This collection of previously published but interrelated short stories presents the harsh reality of daily Haitian life under a state-approved terrorist regime. Despite the harshness, Danticat beautifully balances the poverty, despair, and brutality her characters endure with magic and myth. For many characters, she also explores the inevitable clash between traditions of Haitian home life and a new American culture. Principally mothers and daughters confront each other in these cultural and intergenerational wars, wars that would be emotionally devastating were it not for the indomitable presence of love. This theme is treated best in the work's longest piece "Caroline's Wedding." krik? krak! is Danticat's second publishing venture and second triumph folowing her well-received first novel Breath, Eyes, Memory (LJ 3/15/94). Highly recommended.‘Faye A. Chadwell, Univ. of Oregon, Eugene (c) Copyright 2010. Library Journals LLC, a wholly owned subsidiary of Media Source, Inc. No redistribution permitted.

(c) Copyright Library Journals LLC, a wholly owned subsidiary of Media Source, Inc. No redistribution permitted.
Review by School Library Journal Review

YA‘Danticat, born under Haitian dictatorship, moved to the U.S. 12 years ago. Many of the stories in this moving collection reflect the misery she has observed from afar and leave readers with a deep sadness for her native country. Survivors at sea in a too-small, leaky boat endure any indignity for the chance at escape. Selections about those remaining in Haiti have a dreamlike quality. A woman must watch her mother rot in prison for political crimes. A young father longs so much to fly that he gives his life for a few moments in the air. A prostitute plies her trade while her son sleeps. ``New York Day Women'' shows what life might be like in the U.S. for immigrants without resources. Through unencumbered prose, the author explores the effects of politics on people and especially the consequences of oppression on women, the themes of which figure into each of these vignettes.‘Ginny Ryder, Lee High School, Springfield, VA (c) Copyright 2010. Library Journals LLC, a wholly owned subsidiary of Media Source, Inc. No redistribution permitted.

(c) Copyright Library Journals LLC, a wholly owned subsidiary of Media Source, Inc. No redistribution permitted.
Review by Kirkus Book Review

A debut collection from Danticat (the novel Breath, Eyes, Memory, 1994) that movingly brings to life the history, hopes, and human experience of Haitians. Separation is the central fact of life for Danticat's characters. The isolated speakers of ``Children of the Sea'' are lovers, one of whom flees Haiti on a rickety boat while the other remains on the island hiding from terrorizing soldiers. They are doomed never again to be together in the flesh. Yet the story itself--the very act of Danticat's writing (mirrored in the refugee's journal-keeping)--permits their union, grants a space in which their voices mingle in an elegant duet. Where writing can't serve as a weapon against oblivion, there is hope, though this is double-edged. For Guy, the unemployed factory worker in ``A Wall of Fire Rising,'' a hot-air balloon represents an escape from devastating poverty, but the story ends by showing the bitter irony of his wish for flight. Most impressive is the dignity that the author reveals in her characters' spirituality. Omens and superstitions abound, which upper-class Haitians dismiss as ``voodoo nonsense that's holding us back.'' Danticat shows the wisdom and poignancy of these beliefs. The red panties that the mother in ``Caroline's Wedding'' commands her daughters to wear serve ostensibly to ward off sexual advances from their dead father's spirit. They are also an intimate form of mourning his loss. ``When you write,'' explains the speaker of ``Epilogue: Women Like Us,'' ``it's like braiding your hair. Taking a handful of coarse strands and attempting to bring them unity....Some of the braids are long, others short. Some are thick, others are thin.'' The remark describes this young Haitian writer's restless style, which is lyrical and elegiac, gothic and simple, sometimes all at once. Consistent, however, is her powerful empathy for her characters. Danticat's fiction is an antidote to headline abstractions, giving readers the gift of narrative through which to experience a people and a country as more than mere news.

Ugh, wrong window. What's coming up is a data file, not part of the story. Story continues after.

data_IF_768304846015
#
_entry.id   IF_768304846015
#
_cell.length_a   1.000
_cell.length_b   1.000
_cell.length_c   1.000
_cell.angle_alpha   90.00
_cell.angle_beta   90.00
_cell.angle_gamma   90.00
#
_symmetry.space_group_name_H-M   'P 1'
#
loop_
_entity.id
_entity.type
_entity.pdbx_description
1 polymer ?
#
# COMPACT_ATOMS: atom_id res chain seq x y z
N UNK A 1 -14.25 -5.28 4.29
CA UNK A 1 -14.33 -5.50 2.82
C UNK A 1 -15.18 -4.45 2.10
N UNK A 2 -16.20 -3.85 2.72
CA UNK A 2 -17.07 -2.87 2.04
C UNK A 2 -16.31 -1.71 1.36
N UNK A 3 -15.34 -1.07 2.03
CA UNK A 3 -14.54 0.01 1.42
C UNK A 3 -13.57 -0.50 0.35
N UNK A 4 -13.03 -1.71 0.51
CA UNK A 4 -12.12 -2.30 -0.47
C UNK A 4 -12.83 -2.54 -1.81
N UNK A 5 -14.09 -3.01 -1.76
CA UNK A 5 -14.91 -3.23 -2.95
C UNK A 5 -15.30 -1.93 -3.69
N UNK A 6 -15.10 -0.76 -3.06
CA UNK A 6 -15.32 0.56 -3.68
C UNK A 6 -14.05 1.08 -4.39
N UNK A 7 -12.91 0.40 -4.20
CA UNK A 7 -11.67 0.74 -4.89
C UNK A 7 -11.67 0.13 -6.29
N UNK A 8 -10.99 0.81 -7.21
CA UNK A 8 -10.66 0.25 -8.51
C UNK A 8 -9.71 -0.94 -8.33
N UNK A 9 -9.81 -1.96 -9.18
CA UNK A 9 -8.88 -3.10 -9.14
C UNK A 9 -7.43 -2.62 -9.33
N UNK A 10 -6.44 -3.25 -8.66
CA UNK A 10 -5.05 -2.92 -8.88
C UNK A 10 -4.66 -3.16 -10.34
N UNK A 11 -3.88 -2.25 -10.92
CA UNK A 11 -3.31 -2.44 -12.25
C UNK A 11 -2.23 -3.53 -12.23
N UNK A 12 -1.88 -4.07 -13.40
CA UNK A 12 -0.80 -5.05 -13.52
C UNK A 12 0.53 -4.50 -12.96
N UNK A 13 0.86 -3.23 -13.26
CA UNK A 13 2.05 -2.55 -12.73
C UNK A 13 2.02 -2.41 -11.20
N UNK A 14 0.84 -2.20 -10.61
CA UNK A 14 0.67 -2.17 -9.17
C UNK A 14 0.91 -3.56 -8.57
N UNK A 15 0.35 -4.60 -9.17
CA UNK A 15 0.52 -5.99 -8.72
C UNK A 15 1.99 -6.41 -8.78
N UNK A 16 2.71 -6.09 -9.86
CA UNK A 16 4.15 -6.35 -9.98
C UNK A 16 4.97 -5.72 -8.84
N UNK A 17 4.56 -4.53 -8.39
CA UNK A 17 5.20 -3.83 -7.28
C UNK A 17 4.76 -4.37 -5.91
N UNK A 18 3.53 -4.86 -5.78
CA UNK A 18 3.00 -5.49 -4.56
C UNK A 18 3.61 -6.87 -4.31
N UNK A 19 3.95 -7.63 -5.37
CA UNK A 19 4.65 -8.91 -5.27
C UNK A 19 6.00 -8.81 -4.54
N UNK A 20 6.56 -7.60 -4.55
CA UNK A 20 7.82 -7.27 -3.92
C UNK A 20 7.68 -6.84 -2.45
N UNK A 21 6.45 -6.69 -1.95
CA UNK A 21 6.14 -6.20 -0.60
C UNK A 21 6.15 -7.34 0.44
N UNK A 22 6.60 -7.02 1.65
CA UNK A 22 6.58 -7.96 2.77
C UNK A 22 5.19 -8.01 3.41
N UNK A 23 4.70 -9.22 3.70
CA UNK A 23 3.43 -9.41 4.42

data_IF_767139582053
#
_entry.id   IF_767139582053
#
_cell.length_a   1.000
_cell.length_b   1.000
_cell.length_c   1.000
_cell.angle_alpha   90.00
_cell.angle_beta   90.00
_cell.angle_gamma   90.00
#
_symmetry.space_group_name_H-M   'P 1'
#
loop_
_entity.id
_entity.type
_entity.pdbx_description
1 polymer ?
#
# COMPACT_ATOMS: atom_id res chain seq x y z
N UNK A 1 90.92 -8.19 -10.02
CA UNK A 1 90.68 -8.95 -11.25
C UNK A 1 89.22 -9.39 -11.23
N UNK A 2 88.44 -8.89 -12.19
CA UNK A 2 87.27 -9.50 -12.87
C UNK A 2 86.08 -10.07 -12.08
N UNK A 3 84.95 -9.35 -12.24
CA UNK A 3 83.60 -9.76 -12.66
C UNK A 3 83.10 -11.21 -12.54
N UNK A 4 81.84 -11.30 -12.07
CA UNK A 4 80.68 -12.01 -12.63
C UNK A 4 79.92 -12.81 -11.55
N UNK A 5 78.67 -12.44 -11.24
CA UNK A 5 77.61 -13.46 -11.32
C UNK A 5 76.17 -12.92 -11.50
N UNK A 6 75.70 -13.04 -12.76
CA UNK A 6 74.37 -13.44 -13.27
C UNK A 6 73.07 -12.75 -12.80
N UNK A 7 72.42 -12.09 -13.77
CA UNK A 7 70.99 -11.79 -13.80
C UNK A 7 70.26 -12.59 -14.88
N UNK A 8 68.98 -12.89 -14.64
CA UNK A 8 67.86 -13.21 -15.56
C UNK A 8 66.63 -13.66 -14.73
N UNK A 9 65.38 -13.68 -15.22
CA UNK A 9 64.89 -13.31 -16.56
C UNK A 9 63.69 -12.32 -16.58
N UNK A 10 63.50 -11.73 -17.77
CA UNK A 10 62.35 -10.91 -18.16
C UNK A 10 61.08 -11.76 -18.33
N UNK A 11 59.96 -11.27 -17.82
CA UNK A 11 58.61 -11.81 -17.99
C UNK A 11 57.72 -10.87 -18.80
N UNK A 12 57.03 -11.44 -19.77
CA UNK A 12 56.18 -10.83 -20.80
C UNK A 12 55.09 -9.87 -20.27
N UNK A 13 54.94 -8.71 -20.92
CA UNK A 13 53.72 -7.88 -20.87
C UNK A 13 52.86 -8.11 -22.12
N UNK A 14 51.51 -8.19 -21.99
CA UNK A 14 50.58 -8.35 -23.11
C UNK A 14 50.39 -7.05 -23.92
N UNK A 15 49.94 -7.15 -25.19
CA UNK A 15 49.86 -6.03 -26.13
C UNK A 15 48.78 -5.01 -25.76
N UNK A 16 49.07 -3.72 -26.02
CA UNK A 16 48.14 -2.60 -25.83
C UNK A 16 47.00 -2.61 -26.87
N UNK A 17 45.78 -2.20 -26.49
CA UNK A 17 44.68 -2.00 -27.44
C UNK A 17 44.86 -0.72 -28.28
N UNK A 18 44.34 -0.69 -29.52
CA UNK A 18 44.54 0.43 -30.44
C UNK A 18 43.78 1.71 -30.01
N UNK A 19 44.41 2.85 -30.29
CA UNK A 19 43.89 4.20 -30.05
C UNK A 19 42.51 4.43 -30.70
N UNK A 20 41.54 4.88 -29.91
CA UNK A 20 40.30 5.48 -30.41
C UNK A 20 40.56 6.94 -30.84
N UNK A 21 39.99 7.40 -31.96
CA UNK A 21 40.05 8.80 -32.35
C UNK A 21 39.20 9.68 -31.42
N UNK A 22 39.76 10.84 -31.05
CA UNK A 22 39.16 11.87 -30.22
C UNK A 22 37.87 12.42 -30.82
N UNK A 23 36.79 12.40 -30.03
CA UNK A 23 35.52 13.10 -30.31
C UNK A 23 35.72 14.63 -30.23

Copyright (c) Kirkus Reviews, used with permission.